By the end of the film, In Montauk catches itself from some of the stumbling that occurred from the rocky start.
Despite the relatively short runtime of just over an hour, In Montauk is able to capture complex relationship problems that life sometimes hands us. Written and directed by Kim Cummings is an indie drama that explores difficult situations that do not necessarily have a right or wrong answer. While the film is not without its faults, it does come around in the end.
We meet Julie Wagner (Nina Kaczorowski) as she pulls into a condo located near the beach in Montauk. When she arrives she quickly bolts to the bathroom to vomit. The walls in this condo are paper thin and as she is eating her pasta that she made she hears the person next door playing music. Since sound travels both ways the person in the other room also heard her vomiting throughout the night.
The next morning as Julie is leaving she runs into the neighbor who introduces himself as Christian Nygaard (Lukas Hassel). He brings up the fact that the walls are so thin that maybe they should consider switching rooms but Julie explains that she owns this condo with her husband and therefore is not capable of change rooms. It was an awkward introductory conversation to have with a stranger but it does end quickly.
One night the power goes out in the condo complex due to a storm. As Julie is carefully trying to walk down the flight of stairs with a bad ankle Christian is there to help her out. He convinces her not to be driving with her injuries so he helps her back into her place. Just as he is about to leave her place to go back to his she invites him over for dinner. We find out that they are both artists in their own right; she is a photographer and he is a musician. Before she abruptly asks him to leave in an odd manner considering he was being polite, it is revealed that she is pregnant.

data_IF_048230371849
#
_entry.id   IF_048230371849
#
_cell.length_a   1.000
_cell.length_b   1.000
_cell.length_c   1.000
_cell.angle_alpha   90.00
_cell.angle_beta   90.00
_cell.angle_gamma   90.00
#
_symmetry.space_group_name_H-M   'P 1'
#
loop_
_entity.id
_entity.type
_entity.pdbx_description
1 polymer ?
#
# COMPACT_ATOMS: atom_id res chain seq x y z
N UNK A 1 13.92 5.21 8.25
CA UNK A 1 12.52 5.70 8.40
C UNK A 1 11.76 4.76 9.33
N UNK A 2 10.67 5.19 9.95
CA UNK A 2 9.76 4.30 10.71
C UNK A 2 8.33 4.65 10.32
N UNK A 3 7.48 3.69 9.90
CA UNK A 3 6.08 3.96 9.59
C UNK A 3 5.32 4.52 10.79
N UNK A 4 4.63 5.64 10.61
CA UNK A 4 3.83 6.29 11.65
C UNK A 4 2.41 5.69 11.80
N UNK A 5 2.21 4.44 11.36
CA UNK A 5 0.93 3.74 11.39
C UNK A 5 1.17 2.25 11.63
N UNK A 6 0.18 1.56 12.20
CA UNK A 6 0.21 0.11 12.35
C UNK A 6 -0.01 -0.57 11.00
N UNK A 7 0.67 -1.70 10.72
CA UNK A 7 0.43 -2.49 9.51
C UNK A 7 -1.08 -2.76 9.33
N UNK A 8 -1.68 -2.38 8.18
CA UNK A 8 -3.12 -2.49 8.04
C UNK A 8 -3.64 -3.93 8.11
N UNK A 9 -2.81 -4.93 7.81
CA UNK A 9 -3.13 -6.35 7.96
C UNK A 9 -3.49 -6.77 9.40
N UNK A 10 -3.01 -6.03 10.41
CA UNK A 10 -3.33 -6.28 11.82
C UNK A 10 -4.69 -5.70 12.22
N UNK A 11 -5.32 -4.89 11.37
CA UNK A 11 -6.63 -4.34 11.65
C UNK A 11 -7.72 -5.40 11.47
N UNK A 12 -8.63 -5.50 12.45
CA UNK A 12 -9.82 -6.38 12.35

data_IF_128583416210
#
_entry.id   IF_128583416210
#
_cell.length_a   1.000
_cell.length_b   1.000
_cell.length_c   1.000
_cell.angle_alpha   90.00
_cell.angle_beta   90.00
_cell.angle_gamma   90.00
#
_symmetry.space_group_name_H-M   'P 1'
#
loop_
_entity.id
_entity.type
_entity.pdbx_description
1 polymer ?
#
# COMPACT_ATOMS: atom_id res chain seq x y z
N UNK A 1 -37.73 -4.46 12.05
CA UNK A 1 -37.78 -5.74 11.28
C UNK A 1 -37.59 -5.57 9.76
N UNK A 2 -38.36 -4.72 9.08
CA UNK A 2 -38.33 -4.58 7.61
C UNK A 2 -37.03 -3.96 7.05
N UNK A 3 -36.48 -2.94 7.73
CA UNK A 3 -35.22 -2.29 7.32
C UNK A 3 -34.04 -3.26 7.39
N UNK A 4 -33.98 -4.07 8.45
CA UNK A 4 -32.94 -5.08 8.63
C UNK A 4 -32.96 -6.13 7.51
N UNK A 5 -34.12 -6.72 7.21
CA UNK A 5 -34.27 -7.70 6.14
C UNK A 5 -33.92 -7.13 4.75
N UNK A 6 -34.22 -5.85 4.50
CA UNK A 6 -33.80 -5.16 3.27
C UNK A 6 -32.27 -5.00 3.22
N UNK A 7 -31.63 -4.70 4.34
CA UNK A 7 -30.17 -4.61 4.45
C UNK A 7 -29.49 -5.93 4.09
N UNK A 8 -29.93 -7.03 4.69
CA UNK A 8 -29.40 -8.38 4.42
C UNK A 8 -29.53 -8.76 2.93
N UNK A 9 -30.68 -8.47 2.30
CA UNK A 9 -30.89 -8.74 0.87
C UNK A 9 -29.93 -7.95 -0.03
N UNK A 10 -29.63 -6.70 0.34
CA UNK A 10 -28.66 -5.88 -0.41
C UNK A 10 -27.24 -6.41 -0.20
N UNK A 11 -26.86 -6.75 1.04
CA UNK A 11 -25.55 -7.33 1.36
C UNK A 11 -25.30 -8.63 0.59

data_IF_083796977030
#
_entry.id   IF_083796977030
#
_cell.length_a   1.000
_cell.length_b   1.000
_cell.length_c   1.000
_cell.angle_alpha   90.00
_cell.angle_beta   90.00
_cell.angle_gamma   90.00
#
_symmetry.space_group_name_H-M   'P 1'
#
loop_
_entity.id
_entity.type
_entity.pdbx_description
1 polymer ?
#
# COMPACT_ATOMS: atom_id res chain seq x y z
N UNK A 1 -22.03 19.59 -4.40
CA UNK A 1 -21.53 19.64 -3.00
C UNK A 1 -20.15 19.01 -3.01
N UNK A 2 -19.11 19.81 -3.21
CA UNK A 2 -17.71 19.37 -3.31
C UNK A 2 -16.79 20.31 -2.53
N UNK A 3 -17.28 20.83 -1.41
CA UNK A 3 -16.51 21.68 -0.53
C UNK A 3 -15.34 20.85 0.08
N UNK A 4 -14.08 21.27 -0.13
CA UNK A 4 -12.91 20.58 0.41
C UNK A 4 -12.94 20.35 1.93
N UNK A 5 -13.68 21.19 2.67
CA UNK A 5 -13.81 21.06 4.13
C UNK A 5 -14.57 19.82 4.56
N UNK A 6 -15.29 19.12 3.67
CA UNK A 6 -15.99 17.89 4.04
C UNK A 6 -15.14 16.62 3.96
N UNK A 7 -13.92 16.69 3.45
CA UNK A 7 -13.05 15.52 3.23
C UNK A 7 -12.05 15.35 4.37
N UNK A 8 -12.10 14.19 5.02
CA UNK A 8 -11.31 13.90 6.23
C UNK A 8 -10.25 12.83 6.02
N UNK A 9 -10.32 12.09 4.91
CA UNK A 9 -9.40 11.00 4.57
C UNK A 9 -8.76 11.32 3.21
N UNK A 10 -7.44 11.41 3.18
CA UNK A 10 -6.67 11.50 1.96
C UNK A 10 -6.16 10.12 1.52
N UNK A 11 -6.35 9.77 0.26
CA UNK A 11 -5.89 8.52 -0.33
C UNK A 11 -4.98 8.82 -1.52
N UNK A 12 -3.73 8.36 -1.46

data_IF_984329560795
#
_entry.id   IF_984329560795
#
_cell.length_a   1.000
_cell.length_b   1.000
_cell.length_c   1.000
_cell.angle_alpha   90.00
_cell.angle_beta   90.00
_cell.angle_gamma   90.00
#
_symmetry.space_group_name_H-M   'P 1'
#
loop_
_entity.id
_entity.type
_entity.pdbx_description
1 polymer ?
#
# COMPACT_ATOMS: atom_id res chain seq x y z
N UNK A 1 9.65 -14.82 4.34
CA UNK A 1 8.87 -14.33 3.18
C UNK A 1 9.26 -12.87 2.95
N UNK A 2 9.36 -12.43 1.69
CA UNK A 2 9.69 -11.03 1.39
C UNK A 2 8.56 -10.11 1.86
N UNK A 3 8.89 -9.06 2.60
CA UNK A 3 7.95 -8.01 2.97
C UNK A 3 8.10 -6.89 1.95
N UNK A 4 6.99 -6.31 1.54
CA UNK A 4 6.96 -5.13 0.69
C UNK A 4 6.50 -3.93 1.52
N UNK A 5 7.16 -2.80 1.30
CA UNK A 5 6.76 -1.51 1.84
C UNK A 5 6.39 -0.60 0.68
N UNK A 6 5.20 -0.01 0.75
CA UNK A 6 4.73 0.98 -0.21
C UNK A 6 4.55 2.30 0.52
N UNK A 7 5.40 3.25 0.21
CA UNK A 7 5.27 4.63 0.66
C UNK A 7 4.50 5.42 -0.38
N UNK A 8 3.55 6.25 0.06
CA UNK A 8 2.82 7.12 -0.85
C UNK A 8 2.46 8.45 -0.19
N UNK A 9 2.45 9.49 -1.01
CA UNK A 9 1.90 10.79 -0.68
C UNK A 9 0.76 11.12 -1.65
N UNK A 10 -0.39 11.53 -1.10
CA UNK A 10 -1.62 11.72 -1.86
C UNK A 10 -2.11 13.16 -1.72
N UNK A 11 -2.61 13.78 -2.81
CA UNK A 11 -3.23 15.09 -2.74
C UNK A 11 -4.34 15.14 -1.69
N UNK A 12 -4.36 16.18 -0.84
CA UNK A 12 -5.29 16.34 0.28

Just as you would expect happens next does, Julie and Christian start working together. At first Christian is just helping Julie by carrying her bags on shoots but soon he becomes the model in her photos. As their professional relationship begins to get tighter and tighter so does their personal one. In the end she must decide between her stable but absent husband or the newfound artist next door who will help her career. Throwing a wrench into the already difficult decision is the fact that she is pregnant and is not sure she wants to keep the baby.
The biggest flaws in the film are at the beginning with a contrived script and messy dialog. It also did not help that characters was very abrasive and rude at first, despite good acting performances from them. Where In Montauk really shines though is the cinematography. Because the main character is a photographer the film often gives us beautiful shots that portray her work. It was an effective way to show some stunning compositions.
By the end of the film, In Montauk catches itself from some of the stumbling that occurred from the rocky start. It takes a very familiar story that you may find on a Lifetime television program and puts an artistic touch on it. In Montauk’s ending may be unsatisfying for some but I feel like it was one of the stronger parts of the film. Often in life there are no clear answers to complex situations and this film is no different.